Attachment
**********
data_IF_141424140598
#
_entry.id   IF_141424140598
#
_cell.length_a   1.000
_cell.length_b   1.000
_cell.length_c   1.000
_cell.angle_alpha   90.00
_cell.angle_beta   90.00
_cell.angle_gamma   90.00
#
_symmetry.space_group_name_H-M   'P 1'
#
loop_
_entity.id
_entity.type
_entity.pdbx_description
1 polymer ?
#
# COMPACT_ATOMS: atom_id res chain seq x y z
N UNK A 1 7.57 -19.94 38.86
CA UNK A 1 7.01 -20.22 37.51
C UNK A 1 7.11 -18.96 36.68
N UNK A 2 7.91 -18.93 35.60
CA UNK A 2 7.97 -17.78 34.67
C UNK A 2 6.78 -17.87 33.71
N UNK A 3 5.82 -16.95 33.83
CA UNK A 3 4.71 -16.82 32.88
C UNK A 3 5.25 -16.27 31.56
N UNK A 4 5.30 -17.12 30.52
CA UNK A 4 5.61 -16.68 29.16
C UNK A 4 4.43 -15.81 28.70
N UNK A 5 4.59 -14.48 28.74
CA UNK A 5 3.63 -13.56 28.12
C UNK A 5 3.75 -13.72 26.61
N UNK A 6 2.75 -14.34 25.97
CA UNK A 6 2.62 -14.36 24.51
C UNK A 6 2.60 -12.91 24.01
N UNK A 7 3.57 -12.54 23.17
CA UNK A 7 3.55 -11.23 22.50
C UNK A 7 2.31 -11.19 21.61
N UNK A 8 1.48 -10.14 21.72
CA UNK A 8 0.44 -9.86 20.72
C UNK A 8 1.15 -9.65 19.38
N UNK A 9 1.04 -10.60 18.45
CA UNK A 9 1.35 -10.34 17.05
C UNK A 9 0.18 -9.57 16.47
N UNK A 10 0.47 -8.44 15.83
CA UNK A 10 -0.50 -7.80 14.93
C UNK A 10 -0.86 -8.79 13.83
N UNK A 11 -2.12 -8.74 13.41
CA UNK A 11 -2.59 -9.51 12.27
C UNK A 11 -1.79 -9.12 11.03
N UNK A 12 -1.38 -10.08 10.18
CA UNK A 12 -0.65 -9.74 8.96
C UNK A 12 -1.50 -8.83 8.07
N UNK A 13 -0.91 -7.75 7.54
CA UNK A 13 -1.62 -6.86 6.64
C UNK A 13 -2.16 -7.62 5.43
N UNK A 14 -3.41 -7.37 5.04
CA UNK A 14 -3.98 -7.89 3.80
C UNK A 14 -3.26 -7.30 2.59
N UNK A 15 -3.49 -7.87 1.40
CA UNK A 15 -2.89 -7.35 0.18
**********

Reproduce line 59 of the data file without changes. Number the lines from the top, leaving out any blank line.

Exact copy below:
C UNK A 13 -2.16 -7.62 5.43